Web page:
Recently there’s been quite a buzz around PRP therapy being used to treat osteoarthritis, which many athletes suffer from. The word arthritis means inflammation. With Osteoarthritis the cartilage begins to wear away, which is an essential part of any joint acting as a shock absorber and creating smooth movement. As it erodes, it causes pain, swelling stiffness.
It has not yet been proven whether PRP therapy can successfully regrow cartilage, but there is plenty of evidence that it is effective in treating arthritis.
In fact, recent studies prove that PRP therapy is significantly more effective than the current conventional treatments and that PRP therapy even outperformed hyaluronic acid injections in studies.
This proves that PRP therapy may provide an outstanding non-invasive alternative treatment for arthritis symptoms and reduce the need for ankle, knee, foot, shoulder and hip replacements.
When it comes to the treatment of sports injuries, the PRP therapy is proving to be an exciting new treatment option. It get’s more exciting. When athletes combine PRP therapy with human growth hormone they can help create faster and better healing results. HGH has all kinds of benefits in addition to speeding up the healing process; to find out more about the benefits of HGH read more here!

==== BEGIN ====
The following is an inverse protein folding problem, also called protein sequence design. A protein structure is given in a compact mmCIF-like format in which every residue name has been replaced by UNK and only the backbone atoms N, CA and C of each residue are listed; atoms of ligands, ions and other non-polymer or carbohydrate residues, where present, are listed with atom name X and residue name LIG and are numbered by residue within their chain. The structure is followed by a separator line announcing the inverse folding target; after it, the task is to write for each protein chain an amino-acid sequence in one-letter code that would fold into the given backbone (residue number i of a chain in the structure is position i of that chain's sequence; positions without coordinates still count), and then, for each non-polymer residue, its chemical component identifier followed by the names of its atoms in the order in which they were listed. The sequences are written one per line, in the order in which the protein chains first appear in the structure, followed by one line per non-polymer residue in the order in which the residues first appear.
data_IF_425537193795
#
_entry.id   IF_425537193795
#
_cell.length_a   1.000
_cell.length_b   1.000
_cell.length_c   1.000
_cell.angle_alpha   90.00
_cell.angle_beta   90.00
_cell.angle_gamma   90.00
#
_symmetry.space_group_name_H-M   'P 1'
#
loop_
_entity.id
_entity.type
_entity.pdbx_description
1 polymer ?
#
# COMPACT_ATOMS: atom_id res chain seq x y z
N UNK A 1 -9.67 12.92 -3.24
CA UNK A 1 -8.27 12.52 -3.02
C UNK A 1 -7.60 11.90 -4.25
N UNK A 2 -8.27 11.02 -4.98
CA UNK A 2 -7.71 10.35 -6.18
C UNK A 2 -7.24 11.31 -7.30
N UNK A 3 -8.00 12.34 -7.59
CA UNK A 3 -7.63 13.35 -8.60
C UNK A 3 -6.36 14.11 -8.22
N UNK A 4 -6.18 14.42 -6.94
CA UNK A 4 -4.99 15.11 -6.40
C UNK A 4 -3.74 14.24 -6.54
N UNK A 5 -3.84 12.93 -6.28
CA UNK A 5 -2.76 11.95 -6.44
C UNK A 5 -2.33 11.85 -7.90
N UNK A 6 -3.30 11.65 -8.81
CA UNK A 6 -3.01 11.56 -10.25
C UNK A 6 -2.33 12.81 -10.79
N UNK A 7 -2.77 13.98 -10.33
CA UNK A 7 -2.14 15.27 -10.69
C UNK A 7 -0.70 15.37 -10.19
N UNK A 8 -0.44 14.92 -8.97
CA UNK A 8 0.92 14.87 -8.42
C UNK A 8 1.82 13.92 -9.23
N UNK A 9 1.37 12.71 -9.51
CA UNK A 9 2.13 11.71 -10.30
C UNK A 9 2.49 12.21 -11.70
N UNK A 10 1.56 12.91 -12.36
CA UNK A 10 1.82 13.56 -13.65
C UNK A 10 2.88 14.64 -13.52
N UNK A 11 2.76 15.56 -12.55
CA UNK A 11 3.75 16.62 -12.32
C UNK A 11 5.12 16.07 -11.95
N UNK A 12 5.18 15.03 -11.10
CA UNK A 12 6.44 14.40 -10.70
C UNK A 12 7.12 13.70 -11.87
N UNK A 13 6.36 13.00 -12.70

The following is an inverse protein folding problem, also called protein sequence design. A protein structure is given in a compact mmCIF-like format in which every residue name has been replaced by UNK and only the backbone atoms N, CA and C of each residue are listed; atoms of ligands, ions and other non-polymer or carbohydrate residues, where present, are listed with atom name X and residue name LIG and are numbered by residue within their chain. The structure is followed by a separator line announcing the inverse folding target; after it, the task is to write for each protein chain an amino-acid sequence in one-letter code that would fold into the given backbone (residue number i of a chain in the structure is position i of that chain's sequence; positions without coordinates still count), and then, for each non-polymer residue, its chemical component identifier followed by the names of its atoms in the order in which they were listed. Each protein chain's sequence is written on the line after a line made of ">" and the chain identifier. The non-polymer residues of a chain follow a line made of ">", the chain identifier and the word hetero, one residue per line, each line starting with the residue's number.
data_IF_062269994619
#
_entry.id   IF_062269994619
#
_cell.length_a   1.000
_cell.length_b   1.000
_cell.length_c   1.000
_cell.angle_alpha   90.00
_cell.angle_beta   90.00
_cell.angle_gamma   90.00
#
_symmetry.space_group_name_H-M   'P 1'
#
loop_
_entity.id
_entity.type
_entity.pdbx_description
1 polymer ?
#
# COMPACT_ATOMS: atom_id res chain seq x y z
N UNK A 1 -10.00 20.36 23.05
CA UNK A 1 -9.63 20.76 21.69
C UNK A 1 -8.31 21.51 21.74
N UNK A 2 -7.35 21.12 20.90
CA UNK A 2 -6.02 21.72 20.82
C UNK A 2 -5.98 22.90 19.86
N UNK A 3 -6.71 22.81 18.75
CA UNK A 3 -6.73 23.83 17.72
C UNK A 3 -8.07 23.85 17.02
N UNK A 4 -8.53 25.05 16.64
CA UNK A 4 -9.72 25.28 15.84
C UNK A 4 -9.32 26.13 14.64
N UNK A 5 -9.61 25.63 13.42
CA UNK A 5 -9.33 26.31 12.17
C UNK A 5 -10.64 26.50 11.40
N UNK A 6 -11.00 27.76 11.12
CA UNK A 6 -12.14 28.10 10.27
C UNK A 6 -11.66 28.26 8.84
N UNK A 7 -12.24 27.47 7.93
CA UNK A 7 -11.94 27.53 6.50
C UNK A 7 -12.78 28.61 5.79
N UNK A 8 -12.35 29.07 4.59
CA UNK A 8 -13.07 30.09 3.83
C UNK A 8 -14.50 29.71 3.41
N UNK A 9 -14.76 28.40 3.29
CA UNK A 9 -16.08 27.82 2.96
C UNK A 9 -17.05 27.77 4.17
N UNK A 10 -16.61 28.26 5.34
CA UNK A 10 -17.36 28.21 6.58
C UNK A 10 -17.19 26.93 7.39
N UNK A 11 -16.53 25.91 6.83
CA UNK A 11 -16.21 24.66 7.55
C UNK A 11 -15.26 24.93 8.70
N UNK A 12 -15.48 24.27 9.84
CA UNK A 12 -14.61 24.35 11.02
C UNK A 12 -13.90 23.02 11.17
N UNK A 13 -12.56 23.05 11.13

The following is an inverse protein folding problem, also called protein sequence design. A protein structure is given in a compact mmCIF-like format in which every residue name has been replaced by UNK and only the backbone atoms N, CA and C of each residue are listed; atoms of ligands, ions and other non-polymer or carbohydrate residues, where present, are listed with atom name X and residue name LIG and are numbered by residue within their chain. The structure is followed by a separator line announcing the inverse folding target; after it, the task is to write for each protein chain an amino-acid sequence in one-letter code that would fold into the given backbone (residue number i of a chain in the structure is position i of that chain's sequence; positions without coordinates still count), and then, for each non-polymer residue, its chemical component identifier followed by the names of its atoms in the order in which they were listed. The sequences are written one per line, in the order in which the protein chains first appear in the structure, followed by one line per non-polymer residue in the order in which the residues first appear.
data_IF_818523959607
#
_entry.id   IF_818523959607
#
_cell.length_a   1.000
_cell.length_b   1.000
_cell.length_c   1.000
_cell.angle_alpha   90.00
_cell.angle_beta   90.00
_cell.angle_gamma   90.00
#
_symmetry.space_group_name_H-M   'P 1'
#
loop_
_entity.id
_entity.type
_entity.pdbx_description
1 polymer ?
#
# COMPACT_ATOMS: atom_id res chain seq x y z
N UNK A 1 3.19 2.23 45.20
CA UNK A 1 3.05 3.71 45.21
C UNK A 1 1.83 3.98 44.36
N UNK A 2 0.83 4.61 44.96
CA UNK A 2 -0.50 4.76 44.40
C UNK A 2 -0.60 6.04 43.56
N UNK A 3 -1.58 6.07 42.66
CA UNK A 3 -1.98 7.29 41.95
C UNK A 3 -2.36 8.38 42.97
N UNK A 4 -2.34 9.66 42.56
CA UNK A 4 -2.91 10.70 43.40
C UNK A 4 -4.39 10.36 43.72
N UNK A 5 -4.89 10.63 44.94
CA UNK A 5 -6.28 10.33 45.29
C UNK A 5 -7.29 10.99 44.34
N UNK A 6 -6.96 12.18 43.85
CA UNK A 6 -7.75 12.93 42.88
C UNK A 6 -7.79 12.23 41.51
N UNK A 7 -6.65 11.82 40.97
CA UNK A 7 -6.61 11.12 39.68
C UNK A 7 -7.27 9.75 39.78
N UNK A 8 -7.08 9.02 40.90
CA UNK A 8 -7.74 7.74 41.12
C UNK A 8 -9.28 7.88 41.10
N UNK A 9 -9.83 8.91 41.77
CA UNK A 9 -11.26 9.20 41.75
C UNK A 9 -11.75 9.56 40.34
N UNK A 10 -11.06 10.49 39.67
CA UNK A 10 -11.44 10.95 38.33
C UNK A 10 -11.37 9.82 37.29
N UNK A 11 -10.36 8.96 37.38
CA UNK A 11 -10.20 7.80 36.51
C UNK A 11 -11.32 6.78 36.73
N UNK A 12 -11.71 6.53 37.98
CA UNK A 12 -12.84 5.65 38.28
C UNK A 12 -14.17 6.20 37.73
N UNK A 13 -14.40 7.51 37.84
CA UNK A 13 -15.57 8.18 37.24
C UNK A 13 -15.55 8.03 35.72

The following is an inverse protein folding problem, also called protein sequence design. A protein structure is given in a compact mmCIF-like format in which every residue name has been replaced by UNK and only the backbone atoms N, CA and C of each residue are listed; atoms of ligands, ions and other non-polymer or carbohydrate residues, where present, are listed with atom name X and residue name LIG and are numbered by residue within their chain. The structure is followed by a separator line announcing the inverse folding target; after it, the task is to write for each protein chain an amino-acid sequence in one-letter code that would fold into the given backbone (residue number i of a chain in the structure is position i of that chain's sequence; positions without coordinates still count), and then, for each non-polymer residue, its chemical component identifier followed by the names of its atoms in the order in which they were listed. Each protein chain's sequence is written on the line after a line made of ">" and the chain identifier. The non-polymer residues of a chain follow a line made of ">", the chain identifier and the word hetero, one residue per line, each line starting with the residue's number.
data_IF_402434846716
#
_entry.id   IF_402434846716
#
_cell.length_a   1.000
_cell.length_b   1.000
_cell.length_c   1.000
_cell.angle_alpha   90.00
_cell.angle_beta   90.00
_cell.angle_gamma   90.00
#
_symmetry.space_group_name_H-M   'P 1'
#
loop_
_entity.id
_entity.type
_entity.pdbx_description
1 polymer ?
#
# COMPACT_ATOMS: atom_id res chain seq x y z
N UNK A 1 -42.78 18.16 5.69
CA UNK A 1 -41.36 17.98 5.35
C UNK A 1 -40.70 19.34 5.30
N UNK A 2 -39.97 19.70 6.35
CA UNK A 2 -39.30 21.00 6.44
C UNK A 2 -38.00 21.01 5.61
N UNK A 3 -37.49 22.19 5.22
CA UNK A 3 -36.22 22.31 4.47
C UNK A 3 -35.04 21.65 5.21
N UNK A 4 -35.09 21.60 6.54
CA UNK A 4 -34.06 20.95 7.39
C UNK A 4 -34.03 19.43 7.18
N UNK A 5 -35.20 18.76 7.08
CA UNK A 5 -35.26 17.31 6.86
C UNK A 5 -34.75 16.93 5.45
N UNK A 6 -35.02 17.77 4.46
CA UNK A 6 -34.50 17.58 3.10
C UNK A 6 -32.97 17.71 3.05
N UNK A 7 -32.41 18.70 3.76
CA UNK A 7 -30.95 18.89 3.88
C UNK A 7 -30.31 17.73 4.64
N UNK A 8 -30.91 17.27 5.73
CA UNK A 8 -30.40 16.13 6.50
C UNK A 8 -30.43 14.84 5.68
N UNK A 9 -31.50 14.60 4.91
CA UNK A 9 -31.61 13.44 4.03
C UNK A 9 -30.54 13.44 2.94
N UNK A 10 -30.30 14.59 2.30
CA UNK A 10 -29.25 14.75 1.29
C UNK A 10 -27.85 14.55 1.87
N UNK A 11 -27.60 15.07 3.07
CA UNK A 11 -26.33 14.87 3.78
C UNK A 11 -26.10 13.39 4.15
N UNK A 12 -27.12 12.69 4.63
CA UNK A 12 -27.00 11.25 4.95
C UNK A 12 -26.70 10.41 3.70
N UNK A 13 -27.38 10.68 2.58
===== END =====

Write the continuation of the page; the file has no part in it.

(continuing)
As more and more athletes learn about PRP therapy and its healing benefits the more likely they are to using it. But remember to consider making HGH part of the treatment to really reap the full benefits. Of course, PRP therapy isn’t just for athletes and can be used to heal all types of injuries in non athletes as well.